By: Ivy Lee
Julie Cannon, a member of the Oconee Cultural Arts Foundation and the author of “The Homegrown Series” published by Simon & Schuster, moved to Clarke County from Tennessee as a child.
“The girl in me still carries the memories of shelling butter beans out on the front porch during those hot, humid months, listening to an endless stream of bizarre and fabulous family stories,” she said of her storytelling education. “My mother saved all my little books.” Cannon would be the first to admit that the world of her book “Truelove & Homegrown Tomatoes” portrays childhood memories of her grandparents’ farms. Her latest book, “I’ll Be Home for Christmas,” is a love story set in the 1940s and starts out at the Varsity in Athens. Her own recollections provide the spot-on descriptions of the food and Budwine soda in her tale. “Write what you know, and I don’t know anything else,” Cannon said. For her next book “Twang,” set in Nashville, she gives her childhood ambition of being a country singer an outlet by writing several country songs to weave throughout the book. “They’re probably not that good, but I had a ball,” she quipped. She likes country music, because, as Conway Twitty, the late country music artist, said, “A good country song takes a page out of someone’s life and sets it to music.” Cannon writes full time and periodically teaches workshops to show others how to write a page out of their own lives. At places like the Margaret Mitchell House in Atlanta, she helps aspiring writers “find their stories and can their memories.” Childhood fears, she explains, are generally fertile ground for compelling narrative. “I was afraid of the Rapture,” she offers as an example. It’s understandable; she saw a lot of “WARNING: In case of rapture, this car will be unmanned” bumper stickers growing up. Her mother had warned, too, that the trumpet would sound when we were all unaware, and only the saints would rise. Cannon, whose gentle voice is the first thing you notice when you meet her, had a sense even then that she was no saint. One day when the neighbors called everyone in the house next door for some pie, little Julie didn’t get the word and just knew the Rapture had come and she’d been left behind.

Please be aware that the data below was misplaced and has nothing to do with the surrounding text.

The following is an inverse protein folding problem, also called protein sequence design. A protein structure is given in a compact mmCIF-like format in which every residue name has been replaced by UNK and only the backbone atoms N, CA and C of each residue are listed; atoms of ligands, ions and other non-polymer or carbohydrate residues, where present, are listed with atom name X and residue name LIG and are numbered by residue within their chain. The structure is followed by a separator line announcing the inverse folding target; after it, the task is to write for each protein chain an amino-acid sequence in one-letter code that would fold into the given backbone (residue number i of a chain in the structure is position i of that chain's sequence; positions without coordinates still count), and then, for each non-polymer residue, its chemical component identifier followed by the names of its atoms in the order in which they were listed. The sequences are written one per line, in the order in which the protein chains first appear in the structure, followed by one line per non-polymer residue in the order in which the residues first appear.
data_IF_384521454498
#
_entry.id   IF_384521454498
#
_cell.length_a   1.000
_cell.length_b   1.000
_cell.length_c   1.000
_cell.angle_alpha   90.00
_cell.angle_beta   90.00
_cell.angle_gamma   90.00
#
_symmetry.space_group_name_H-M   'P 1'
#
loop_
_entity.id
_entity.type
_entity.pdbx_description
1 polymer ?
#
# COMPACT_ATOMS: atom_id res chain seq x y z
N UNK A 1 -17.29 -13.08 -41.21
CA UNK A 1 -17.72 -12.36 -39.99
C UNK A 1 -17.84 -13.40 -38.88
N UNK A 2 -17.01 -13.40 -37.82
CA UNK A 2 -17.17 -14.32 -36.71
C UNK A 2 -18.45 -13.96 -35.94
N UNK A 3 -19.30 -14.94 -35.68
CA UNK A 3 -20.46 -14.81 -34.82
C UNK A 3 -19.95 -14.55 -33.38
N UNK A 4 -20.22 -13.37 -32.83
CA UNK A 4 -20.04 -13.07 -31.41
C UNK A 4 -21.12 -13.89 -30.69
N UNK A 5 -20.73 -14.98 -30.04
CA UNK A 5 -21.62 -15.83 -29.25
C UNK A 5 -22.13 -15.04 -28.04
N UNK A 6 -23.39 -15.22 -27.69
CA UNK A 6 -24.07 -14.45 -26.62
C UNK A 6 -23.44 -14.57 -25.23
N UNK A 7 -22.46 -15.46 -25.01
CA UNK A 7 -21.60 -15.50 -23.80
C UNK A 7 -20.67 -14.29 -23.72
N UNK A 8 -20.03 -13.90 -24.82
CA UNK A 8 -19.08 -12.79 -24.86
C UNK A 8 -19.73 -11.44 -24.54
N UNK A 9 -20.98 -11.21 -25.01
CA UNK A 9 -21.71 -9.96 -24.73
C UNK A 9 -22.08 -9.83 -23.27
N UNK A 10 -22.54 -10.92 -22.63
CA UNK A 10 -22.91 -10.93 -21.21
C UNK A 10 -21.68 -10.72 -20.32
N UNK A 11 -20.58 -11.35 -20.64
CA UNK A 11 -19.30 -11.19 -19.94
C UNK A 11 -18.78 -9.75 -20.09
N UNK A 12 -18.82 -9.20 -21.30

“I didn’t think they’d go without leaving a note,” she said. Adults have fears, too. It’s said that people would rather be in the casket than giving the eulogy, and Cannon — who brushed the casket in a near fatal bike wreck on South Milledge Avenue as a young college student — categorizes herself as one of those people who fear speaking in public.
“When I began this journey, I pictured writers living in gray sweat pants writing stories,” she said. “Little did I know writers (spend their time writing), and authors speak.”
She credits two things — prayer and practice — for carrying her through her once-debilitating laliaphobia. A typical pre-speech prayer might go, “Give me a calm spirit, and help me be what these people need.” “Then, the pressures off me,” she said. And onto God, one can presume. Cannon’s stories are known for having what she calls “an organically spiritual slant.”
She attends Watkinsville First Methodist, but said, “I hate religious stuff! I try to show a relationship between the Creator of this universe and His creation, whether it’s a human or the soil.” Like many Southern writers, Cannon is inspired by Flannery O’Connor who wrote, “My subject in fiction is the action of grace in territory largely held by the devil.” Cannon is more Southern than gothic, though.
“As I get older, in each book I write I try to uncover those truths with a capital “T,” she said. “People want something to hope for, something to stand on.”